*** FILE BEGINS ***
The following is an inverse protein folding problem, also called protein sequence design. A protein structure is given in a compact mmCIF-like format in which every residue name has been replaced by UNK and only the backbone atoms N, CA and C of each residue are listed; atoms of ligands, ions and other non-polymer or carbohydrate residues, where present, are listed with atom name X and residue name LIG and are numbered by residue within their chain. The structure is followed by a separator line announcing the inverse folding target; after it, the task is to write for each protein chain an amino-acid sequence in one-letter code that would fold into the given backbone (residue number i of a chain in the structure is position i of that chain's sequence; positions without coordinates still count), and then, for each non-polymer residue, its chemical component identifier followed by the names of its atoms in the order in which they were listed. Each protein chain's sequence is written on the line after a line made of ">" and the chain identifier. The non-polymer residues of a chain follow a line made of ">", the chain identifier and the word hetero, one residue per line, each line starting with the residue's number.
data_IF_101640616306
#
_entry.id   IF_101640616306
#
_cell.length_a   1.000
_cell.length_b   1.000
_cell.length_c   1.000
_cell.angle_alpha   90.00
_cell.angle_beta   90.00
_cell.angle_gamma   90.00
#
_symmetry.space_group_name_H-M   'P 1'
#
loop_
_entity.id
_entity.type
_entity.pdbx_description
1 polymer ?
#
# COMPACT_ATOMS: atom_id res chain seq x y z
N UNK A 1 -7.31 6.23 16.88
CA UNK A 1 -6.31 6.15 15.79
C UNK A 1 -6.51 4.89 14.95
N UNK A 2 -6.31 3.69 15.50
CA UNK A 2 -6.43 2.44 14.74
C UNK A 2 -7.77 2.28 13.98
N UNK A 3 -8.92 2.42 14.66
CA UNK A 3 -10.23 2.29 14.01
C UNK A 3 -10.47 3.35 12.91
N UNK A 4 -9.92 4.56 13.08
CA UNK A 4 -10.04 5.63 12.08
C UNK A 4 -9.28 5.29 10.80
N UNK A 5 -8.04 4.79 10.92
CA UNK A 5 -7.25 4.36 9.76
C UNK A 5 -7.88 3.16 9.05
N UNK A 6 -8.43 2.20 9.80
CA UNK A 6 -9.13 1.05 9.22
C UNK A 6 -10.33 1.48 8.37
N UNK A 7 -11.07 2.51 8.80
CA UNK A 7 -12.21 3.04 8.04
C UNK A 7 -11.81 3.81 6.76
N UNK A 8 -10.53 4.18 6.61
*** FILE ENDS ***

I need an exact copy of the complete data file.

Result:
The following is an inverse protein folding problem, also called protein sequence design. A protein structure is given in a compact mmCIF-like format in which every residue name has been replaced by UNK and only the backbone atoms N, CA and C of each residue are listed; atoms of ligands, ions and other non-polymer or carbohydrate residues, where present, are listed with atom name X and residue name LIG and are numbered by residue within their chain. The structure is followed by a separator line announcing the inverse folding target; after it, the task is to write for each protein chain an amino-acid sequence in one-letter code that would fold into the given backbone (residue number i of a chain in the structure is position i of that chain's sequence; positions without coordinates still count), and then, for each non-polymer residue, its chemical component identifier followed by the names of its atoms in the order in which they were listed. Each protein chain's sequence is written on the line after a line made of ">" and the chain identifier. The non-polymer residues of a chain follow a line made of ">", the chain identifier and the word hetero, one residue per line, each line starting with the residue's number.
data_IF_101640616306
#
_entry.id   IF_101640616306
#
_cell.length_a   1.000
_cell.length_b   1.000
_cell.length_c   1.000
_cell.angle_alpha   90.00
_cell.angle_beta   90.00
_cell.angle_gamma   90.00
#
_symmetry.space_group_name_H-M   'P 1'
#
loop_
_entity.id
_entity.type
_entity.pdbx_description
1 polymer ?
#
# COMPACT_ATOMS: atom_id res chain seq x y z
N UNK A 1 -7.31 6.23 16.88
CA UNK A 1 -6.31 6.15 15.79
C UNK A 1 -6.51 4.89 14.95
N UNK A 2 -6.31 3.69 15.50
CA UNK A 2 -6.43 2.44 14.74
C UNK A 2 -7.77 2.28 13.98
N UNK A 3 -8.92 2.42 14.66
CA UNK A 3 -10.23 2.29 14.01
C UNK A 3 -10.47 3.35 12.91
N UNK A 4 -9.92 4.56 13.08
CA UNK A 4 -10.04 5.63 12.08
C UNK A 4 -9.28 5.29 10.80
N UNK A 5 -8.04 4.79 10.92
CA UNK A 5 -7.25 4.36 9.76
C UNK A 5 -7.88 3.16 9.05
N UNK A 6 -8.43 2.20 9.80
CA UNK A 6 -9.13 1.05 9.22
C UNK A 6 -10.33 1.48 8.37
N UNK A 7 -11.07 2.51 8.80
CA UNK A 7 -12.21 3.04 8.04
C UNK A 7 -11.81 3.81 6.76
N UNK A 8 -10.53 4.18 6.61